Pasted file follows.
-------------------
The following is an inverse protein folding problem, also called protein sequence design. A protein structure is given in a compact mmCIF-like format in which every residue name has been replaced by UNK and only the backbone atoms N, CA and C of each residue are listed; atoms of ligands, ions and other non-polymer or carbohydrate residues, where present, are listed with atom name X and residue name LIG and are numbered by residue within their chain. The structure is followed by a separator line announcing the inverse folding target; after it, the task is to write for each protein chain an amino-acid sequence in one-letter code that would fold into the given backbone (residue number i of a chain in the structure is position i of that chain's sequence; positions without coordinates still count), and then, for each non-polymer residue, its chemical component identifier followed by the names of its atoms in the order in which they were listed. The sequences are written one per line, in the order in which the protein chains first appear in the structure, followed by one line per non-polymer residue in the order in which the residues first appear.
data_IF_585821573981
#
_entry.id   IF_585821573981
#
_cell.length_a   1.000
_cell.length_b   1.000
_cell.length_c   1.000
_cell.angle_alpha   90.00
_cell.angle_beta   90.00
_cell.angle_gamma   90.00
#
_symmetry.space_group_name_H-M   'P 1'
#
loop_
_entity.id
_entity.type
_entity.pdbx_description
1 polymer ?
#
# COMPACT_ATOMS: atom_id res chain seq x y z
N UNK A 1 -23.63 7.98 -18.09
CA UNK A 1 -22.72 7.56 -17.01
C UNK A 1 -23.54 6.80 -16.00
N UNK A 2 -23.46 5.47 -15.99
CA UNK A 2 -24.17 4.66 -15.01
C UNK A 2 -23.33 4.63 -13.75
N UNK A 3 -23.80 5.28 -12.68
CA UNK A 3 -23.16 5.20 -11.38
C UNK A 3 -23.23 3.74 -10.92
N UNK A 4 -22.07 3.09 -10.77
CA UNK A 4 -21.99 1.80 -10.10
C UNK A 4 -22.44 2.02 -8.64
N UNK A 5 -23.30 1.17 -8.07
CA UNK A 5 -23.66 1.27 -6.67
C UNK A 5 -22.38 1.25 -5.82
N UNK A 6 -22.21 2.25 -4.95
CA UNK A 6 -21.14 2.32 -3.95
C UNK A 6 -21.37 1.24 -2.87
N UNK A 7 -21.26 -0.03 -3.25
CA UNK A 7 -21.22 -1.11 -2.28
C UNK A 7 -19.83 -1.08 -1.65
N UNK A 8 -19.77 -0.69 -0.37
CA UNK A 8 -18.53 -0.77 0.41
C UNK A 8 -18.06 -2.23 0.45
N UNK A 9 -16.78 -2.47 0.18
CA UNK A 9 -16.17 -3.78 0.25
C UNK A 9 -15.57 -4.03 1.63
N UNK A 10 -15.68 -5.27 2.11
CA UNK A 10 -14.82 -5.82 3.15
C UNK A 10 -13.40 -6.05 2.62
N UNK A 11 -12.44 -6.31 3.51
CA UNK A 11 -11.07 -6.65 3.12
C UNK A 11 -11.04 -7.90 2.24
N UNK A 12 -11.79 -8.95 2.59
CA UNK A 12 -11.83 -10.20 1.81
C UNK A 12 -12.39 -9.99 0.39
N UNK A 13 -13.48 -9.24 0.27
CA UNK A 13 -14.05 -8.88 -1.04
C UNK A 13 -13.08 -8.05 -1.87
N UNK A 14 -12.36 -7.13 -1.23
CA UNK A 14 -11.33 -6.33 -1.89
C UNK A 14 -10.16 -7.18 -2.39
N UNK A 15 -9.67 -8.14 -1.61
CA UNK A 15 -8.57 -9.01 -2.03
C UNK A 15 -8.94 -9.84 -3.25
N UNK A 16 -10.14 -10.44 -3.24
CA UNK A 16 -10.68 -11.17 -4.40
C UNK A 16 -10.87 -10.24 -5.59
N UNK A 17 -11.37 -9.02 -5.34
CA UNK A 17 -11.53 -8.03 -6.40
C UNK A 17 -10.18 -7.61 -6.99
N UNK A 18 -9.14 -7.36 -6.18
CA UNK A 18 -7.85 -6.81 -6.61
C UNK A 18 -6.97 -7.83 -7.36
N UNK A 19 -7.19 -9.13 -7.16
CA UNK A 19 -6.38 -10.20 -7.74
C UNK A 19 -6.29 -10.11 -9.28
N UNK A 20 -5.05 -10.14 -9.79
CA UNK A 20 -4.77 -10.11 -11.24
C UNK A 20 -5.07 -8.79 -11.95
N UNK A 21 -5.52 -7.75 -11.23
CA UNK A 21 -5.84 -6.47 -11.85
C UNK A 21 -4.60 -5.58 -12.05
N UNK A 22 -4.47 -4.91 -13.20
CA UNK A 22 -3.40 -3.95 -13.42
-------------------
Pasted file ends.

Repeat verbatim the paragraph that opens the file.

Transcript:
The following is an inverse protein folding problem, also called protein sequence design. A protein structure is given in a compact mmCIF-like format in which every residue name has been replaced by UNK and only the backbone atoms N, CA and C of each residue are listed; atoms of ligands, ions and other non-polymer or carbohydrate residues, where present, are listed with atom name X and residue name LIG and are numbered by residue within their chain. The structure is followed by a separator line announcing the inverse folding target; after it, the task is to write for each protein chain an amino-acid sequence in one-letter code that would fold into the given backbone (residue number i of a chain in the structure is position i of that chain's sequence; positions without coordinates still count), and then, for each non-polymer residue, its chemical component identifier followed by the names of its atoms in the order in which they were listed. The sequences are written one per line, in the order in which the protein chains first appear in the structure, followed by one line per non-polymer residue in the order in which the residues first appear.